3. Oblique Random Forests#

In oblique random forests (see ObliqueRandomForestClassifier and ObliqueRandomForestRegressor classes), each tree in the ensemble is built from a sample drawn with replacement (i.e., a bootstrap sample) from the training set. The oblique random forest is the same as that of a random forest, except in how the splits are computed in each tree.

Similar to how random forests achieve a reduced variance by combining diverse trees, sometimes at the cost of a slight increase in bias, oblique random forests aim to do the same. They are motivated to construct even more diverse trees, thereby improving model generalization. In practice the variance reduction is often significant hence yielding an overall better model.

In contrast to the original publication [1], the scikit-learn implementation allows the user to control the number of features to combine in computing candidate splits. This is done via the feature_combinations parameter. For more information and intuition, see documentation on oblique decision trees.

4. Feature importance evaluation#

The relative rank (i.e. depth) of a feature used as a decision node in a tree can be used to assess the relative importance of that feature with respect to the predictability of the target variable. Features used at the top of the tree contribute to the final prediction decision of a larger fraction of the input samples. The expected fraction of the samples they contribute to can thus be used as an estimate of the relative importance of the features. In scikit-tree, the fraction of samples a feature contributes to is combined with the decrease in impurity from splitting them to create a normalized estimate of the predictive power of that feature. This is essentially exactly the same it is done in scikit-learn.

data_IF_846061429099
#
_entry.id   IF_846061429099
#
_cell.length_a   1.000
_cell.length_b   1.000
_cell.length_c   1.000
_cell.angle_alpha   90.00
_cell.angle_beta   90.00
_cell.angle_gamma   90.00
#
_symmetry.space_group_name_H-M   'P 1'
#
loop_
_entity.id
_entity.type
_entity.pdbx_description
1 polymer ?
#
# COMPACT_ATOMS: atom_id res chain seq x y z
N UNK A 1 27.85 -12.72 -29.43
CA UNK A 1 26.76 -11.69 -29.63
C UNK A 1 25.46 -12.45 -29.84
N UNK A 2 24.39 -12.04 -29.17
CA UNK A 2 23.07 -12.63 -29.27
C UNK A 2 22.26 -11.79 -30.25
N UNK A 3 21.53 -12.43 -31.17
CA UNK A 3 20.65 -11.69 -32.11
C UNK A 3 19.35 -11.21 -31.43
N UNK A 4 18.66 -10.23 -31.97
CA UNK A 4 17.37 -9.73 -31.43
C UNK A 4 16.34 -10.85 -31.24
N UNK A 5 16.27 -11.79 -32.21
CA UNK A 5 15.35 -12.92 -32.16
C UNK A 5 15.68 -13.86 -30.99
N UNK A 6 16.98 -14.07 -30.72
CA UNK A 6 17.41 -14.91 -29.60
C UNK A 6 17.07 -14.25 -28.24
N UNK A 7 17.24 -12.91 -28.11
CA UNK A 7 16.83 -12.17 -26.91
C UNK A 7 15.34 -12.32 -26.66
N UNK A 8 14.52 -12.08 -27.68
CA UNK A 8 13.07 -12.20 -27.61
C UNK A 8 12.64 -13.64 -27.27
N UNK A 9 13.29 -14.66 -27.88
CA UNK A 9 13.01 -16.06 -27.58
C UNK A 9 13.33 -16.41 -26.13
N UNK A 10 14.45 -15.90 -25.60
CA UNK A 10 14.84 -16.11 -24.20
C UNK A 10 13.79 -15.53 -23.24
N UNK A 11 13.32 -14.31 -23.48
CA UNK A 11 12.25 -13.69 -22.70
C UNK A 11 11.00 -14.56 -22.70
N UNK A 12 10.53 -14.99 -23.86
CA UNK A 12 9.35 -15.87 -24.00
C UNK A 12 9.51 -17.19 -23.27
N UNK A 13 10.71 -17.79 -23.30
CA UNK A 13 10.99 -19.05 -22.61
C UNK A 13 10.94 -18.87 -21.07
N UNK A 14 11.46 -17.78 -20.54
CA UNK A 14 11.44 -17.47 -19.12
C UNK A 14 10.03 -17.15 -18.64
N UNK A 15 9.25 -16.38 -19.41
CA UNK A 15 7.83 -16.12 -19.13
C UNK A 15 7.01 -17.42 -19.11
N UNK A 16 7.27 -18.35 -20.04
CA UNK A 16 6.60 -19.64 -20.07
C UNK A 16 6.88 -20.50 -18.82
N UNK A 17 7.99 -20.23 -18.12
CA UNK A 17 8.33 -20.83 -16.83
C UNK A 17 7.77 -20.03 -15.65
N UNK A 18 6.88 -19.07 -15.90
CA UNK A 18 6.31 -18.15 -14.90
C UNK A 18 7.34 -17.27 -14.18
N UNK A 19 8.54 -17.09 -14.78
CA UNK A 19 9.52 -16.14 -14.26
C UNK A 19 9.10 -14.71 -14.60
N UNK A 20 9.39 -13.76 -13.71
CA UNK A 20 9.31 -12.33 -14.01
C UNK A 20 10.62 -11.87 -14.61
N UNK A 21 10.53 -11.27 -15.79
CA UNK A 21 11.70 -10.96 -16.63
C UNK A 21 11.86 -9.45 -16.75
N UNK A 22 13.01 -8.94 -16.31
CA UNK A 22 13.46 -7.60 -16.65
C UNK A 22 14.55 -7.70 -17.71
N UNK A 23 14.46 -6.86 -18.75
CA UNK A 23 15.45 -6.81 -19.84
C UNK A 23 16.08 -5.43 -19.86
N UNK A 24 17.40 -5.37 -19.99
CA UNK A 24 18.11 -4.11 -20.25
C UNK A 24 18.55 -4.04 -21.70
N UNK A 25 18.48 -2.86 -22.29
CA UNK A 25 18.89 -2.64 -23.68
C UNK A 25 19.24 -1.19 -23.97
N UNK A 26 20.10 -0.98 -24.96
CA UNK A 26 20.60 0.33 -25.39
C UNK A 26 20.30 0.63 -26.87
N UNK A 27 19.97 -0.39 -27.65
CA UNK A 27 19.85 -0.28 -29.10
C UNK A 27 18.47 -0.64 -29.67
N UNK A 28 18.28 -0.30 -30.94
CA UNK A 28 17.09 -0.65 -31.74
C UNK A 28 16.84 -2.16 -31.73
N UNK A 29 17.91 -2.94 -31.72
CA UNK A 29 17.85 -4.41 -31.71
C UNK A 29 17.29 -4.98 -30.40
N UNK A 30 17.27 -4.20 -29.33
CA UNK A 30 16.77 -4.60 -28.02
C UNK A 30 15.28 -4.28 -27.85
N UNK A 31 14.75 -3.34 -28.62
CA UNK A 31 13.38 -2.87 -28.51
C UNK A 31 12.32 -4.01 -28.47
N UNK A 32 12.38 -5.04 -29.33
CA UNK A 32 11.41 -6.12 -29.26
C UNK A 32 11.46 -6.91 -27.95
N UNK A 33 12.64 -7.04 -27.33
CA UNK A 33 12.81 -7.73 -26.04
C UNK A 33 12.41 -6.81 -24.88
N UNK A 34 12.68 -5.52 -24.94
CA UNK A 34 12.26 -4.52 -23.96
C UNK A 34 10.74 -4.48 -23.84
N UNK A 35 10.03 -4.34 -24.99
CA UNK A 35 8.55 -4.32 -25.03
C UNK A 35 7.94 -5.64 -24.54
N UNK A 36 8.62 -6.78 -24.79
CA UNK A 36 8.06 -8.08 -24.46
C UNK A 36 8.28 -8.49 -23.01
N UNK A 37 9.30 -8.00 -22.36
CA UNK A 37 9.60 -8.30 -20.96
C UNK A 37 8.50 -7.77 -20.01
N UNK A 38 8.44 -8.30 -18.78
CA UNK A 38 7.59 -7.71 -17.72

By averaging the estimates of predictive ability over several randomized trees one can reduce the variance of such an estimate and use it for feature selection. This is known as the mean decrease in impurity, or MDI. Refer to [L2014] for more information on MDI and feature importance evaluation with Random Forests. We implement the approach taken in [2] and [3].


The impurity-based feature importances computed on tree-based models suffer from two flaws that can lead to misleading conclusions. First they are computed on statistics derived from the training dataset and therefore do not necessarily inform us on which features are most important to make good predictions on held-out dataset. Secondly, they favor high cardinality features, that is features with many unique values. Permutation feature importance is an alternative to impurity-based feature importance that does not suffer from these flaws. These two methods of obtaining feature importance are explored in: Permutation Importance vs Random Forest Feature Importance (MDI).

In practice those estimates are stored as an attribute named feature_importances_ on the fitted model. This is an array with shape (n_features,) whose values are positive and sum to 1.0. The higher the value, the more important is the contribution of the matching feature to the prediction function.